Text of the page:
Paper No. 36-4
Presentation Time: 2:25 PM
EVALUATION OF THE SLIP HISTORY AND HOLOCENE ACTIVITY OF FAULTS IN THE STRAWBERRY MOUNTAINS, GRANT COUNTY, OREGON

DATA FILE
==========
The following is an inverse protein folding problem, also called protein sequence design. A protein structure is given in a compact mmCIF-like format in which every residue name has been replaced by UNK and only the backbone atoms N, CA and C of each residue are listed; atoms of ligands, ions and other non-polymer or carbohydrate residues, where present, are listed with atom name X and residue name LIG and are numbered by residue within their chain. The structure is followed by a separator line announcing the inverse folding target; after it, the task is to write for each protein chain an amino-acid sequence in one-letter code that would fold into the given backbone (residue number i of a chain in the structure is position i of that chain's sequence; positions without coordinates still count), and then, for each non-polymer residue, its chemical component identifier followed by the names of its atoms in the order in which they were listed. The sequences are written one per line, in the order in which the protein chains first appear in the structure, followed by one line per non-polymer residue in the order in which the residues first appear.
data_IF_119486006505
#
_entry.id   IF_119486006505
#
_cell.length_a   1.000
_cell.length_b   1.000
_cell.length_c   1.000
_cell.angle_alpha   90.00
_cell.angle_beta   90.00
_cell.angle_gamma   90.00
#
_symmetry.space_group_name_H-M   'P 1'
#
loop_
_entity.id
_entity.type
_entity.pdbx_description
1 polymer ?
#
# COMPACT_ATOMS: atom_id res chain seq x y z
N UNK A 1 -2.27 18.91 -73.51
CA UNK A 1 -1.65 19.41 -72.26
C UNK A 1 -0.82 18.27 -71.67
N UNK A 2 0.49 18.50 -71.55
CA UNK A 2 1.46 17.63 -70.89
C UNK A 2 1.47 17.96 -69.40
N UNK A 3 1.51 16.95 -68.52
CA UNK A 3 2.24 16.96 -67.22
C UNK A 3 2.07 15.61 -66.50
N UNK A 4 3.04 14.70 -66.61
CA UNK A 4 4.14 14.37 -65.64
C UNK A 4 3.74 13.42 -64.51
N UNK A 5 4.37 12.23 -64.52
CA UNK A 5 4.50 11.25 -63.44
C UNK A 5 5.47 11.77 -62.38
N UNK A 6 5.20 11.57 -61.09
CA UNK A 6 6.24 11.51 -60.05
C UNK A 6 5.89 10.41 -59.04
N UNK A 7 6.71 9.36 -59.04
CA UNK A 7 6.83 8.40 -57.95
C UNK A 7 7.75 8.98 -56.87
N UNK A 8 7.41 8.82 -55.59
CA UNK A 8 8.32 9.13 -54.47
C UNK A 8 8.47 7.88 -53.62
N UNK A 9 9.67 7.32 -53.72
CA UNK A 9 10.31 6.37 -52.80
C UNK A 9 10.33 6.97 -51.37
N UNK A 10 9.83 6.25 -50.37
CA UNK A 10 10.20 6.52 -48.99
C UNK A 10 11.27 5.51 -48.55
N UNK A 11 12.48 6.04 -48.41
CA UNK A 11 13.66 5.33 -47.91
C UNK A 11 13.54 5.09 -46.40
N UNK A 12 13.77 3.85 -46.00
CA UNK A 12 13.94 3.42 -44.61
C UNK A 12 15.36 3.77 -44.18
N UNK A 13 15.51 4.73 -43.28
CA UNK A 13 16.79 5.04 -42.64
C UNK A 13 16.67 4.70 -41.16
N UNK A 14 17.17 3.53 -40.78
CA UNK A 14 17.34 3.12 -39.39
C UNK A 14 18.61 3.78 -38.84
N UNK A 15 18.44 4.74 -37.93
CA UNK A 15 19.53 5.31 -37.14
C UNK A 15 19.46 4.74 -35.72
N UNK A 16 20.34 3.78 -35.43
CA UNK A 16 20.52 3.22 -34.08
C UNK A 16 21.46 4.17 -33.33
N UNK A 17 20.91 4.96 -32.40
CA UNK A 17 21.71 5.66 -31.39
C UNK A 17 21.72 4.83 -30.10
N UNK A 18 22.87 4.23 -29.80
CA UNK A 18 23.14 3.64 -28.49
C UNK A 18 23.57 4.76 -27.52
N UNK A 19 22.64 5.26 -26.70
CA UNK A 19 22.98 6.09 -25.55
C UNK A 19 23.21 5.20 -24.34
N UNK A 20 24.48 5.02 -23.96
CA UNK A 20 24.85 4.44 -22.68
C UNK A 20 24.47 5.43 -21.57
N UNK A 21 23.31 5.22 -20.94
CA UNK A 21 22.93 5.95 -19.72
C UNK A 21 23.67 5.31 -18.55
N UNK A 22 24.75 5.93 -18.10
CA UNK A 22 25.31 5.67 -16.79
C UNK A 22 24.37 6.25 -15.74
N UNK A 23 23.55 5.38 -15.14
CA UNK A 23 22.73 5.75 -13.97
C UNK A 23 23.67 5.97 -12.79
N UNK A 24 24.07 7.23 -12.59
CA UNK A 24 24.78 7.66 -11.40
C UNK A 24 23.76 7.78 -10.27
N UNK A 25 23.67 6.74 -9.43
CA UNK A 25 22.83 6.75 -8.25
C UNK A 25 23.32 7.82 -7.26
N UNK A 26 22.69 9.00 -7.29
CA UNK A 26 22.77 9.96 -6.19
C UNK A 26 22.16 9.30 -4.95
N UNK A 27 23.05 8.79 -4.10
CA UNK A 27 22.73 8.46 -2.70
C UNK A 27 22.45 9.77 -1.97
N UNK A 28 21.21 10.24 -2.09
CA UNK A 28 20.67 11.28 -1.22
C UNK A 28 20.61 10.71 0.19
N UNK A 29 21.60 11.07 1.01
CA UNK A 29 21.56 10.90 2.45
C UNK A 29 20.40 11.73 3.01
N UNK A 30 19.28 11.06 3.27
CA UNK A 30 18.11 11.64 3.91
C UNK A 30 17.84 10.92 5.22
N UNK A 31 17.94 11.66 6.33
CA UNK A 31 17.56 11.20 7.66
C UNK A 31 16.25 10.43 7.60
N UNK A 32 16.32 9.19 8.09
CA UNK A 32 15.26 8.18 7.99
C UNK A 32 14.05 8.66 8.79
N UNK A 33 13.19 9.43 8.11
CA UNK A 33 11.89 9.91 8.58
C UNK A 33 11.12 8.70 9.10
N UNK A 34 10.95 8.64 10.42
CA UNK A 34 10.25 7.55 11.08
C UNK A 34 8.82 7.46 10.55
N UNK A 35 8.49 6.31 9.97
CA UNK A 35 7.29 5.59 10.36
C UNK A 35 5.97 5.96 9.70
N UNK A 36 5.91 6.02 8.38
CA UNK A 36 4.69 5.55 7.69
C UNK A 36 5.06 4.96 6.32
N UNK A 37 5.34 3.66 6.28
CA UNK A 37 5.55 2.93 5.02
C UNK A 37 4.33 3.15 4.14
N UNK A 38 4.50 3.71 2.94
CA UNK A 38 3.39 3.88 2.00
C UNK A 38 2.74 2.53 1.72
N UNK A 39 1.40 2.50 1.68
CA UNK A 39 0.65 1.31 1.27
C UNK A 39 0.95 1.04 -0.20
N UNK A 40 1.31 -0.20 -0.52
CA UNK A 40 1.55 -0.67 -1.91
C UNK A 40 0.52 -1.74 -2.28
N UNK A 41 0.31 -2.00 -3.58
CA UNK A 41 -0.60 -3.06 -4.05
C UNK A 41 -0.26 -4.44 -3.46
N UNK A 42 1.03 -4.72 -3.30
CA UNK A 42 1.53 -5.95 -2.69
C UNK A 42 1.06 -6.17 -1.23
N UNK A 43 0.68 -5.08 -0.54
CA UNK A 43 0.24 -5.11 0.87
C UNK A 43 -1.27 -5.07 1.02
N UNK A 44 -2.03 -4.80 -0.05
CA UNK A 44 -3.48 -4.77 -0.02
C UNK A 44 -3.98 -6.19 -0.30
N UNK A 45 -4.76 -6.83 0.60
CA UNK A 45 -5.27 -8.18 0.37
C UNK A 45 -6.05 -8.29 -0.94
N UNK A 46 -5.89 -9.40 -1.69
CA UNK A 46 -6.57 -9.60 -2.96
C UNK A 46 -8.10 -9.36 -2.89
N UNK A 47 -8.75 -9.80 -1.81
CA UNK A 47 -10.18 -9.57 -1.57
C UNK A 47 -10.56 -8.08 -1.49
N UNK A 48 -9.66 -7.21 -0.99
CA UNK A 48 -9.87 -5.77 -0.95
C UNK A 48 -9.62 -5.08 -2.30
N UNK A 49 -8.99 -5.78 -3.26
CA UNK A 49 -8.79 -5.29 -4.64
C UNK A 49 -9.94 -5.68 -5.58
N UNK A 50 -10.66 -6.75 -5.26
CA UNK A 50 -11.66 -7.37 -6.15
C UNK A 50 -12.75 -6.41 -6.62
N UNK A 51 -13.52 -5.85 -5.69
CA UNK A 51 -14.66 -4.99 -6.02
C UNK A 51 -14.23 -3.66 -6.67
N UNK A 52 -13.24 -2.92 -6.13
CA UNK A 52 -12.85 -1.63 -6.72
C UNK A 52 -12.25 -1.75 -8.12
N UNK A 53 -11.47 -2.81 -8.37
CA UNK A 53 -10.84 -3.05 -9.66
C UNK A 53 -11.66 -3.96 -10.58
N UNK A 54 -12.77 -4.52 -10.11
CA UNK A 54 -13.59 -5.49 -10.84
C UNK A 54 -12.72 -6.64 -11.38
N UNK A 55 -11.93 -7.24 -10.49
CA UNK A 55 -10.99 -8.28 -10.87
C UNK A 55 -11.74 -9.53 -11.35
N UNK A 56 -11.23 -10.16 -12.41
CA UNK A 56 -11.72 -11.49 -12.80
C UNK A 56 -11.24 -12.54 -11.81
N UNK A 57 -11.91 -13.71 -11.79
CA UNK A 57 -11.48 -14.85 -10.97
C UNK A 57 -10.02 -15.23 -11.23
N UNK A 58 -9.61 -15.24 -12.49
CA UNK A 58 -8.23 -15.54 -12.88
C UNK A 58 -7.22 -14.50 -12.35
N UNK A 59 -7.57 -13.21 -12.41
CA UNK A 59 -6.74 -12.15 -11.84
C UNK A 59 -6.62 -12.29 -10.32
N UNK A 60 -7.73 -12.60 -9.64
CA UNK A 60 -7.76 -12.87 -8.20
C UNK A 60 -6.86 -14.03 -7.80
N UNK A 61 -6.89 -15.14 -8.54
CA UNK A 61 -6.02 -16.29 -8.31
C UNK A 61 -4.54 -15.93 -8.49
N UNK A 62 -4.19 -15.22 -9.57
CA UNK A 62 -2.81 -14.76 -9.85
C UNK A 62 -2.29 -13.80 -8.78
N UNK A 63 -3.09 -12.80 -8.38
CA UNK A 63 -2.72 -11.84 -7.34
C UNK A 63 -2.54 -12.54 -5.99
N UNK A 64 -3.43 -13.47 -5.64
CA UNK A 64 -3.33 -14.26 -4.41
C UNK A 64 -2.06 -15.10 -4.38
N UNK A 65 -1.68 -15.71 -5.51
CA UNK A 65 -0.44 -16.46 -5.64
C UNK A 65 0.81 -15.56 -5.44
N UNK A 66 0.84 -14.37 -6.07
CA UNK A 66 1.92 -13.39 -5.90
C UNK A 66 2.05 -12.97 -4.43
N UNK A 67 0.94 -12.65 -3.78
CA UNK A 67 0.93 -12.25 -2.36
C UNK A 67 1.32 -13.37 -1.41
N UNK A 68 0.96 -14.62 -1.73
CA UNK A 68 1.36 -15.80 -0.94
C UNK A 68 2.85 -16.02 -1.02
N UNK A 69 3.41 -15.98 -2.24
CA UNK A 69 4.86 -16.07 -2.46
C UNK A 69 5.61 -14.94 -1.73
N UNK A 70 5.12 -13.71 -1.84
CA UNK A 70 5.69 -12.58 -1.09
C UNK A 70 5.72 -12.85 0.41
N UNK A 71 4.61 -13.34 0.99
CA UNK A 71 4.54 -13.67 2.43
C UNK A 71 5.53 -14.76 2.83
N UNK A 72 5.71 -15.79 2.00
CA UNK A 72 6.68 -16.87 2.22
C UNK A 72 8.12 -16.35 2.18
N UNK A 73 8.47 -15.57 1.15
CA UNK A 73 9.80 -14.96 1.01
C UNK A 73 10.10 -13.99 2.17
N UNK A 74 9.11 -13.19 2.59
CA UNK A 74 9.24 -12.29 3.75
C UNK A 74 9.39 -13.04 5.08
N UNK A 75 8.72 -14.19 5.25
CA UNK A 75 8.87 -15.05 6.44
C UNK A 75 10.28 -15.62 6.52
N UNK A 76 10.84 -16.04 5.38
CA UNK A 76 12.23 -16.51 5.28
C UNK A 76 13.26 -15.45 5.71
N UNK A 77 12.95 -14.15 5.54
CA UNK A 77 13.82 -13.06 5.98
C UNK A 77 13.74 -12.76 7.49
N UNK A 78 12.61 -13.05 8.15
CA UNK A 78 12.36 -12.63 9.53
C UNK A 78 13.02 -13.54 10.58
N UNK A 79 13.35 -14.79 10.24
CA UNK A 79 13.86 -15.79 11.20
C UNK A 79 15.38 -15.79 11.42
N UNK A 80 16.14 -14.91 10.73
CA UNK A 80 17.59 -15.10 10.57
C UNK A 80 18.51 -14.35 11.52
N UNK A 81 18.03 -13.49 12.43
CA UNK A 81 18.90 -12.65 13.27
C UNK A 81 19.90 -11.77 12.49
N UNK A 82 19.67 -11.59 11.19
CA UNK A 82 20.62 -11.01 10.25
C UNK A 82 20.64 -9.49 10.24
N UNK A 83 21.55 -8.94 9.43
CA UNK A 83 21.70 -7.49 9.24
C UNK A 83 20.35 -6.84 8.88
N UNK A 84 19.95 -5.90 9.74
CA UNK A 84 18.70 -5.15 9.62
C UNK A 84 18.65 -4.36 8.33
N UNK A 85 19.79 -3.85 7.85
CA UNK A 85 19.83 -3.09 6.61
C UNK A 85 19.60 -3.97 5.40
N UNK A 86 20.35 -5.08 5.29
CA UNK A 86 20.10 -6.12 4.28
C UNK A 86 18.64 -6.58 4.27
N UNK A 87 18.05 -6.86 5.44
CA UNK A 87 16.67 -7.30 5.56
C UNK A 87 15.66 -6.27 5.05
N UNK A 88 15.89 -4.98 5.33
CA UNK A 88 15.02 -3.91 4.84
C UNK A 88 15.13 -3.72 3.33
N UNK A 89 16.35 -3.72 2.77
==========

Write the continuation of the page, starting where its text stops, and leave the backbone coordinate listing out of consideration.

Lidar topographic data for the Strawberry Mountains, OR, has revealed youthful fault scarps that likely result from Holocene-age earthquakes. Scarps have been mapped striking roughly east-west in the north foothills of the Strawberry Mountains (Strawberry Mountains fault, SMF), and along another lineament striking south along the uppermost John Day River 10 km south. SMF scarps are aligned with the bedrock John Day Fault, a reactivated structure that is accommodating distributed extension north of the Basin and Range region. The Strawberry Mountains sit near the nexus of the Basin and Range province to the south and the Blue Mountains province to the north. This project evaluates the timing and size of earthquake-driven displacements along these faults, as well as how they relate to current tectonic stresses. Understanding the history of these fault structures will provide insight to both local and regional tectonic strains. Quaternary slip rates on the fault system will be constrained by cosmogenic radionuclide (CRN) dating. During the Last Glacial Maximum, the Strawberry Mountains contained numerous alpine glaciers. These alpine glaciers deposited large lateral and recessional moraines which are offset 1–3 meters by the SMF. The dominance of mafic Strawberry Volcanics in the study area favors 3He dating of pyroxene within large andesite and basaltic andesite boulders located on the crests of these moraines. Constraining the absolute age of these moraines will provide a long-term slip rate history extending into Pleistocene time, and the first absolute ages of these glacial features. We seek to constrain the age of the most recent earthquake with 14C dating of organics within scarp-derived colluvium and alluvium ponded against an uphill facing scarp. Data collection and processing is ongoing and will provide insight into the Pleistocene and Holocene behavior of the SMF, as well as important first-steps to better understanding seismic hazard in Eastern Oregon.